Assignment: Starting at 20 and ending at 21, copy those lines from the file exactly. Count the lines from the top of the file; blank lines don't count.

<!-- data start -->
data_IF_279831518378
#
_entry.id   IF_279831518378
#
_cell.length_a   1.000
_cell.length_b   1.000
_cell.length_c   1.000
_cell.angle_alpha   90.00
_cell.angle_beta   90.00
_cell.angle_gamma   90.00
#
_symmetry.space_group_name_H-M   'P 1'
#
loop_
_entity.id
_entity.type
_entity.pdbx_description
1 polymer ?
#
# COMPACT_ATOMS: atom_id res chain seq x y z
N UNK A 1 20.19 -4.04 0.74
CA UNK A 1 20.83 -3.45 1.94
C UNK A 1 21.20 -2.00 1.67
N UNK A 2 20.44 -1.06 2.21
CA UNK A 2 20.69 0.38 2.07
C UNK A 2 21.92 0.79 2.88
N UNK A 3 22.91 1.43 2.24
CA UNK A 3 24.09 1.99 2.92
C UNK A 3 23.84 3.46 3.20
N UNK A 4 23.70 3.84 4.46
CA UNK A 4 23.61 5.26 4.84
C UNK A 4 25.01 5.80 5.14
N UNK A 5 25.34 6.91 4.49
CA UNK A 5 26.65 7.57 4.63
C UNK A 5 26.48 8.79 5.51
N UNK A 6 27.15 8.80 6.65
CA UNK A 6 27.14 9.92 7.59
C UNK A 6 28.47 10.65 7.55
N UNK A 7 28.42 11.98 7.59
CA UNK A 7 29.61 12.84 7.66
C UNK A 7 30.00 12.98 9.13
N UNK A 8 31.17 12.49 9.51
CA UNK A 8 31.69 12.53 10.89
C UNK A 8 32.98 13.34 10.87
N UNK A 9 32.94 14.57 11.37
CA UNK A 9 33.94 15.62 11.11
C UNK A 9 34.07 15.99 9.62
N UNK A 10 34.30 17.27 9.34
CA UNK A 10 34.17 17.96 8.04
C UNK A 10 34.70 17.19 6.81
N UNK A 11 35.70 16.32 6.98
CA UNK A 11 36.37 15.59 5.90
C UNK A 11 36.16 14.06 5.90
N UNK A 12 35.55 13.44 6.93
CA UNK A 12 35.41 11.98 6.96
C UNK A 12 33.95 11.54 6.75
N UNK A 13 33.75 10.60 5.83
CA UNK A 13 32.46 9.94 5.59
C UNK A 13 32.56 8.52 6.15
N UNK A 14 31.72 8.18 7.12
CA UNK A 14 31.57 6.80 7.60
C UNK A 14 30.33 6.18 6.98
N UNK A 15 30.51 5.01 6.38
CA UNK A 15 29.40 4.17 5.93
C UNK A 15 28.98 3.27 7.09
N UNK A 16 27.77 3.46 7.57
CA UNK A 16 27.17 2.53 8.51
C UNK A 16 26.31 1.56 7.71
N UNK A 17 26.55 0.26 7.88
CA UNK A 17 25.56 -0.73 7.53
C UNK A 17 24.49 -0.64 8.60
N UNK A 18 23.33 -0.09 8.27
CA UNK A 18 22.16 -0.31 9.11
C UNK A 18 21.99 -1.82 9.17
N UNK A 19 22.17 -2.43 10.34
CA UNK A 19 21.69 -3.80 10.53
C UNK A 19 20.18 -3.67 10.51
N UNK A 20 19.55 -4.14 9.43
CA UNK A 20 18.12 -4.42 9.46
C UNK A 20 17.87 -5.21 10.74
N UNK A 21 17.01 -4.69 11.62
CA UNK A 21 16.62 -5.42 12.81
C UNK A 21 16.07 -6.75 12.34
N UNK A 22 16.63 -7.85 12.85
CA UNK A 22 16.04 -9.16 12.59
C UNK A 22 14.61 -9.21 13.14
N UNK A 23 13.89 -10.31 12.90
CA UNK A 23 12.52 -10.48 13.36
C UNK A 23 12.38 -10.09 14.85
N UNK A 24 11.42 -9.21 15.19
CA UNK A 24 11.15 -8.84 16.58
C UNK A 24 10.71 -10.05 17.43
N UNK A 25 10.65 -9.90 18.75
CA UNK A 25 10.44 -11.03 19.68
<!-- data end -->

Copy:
# COMPACT_ATOMS: atom_id res chain seq x y z
N UNK A 1 20.19 -4.04 0.74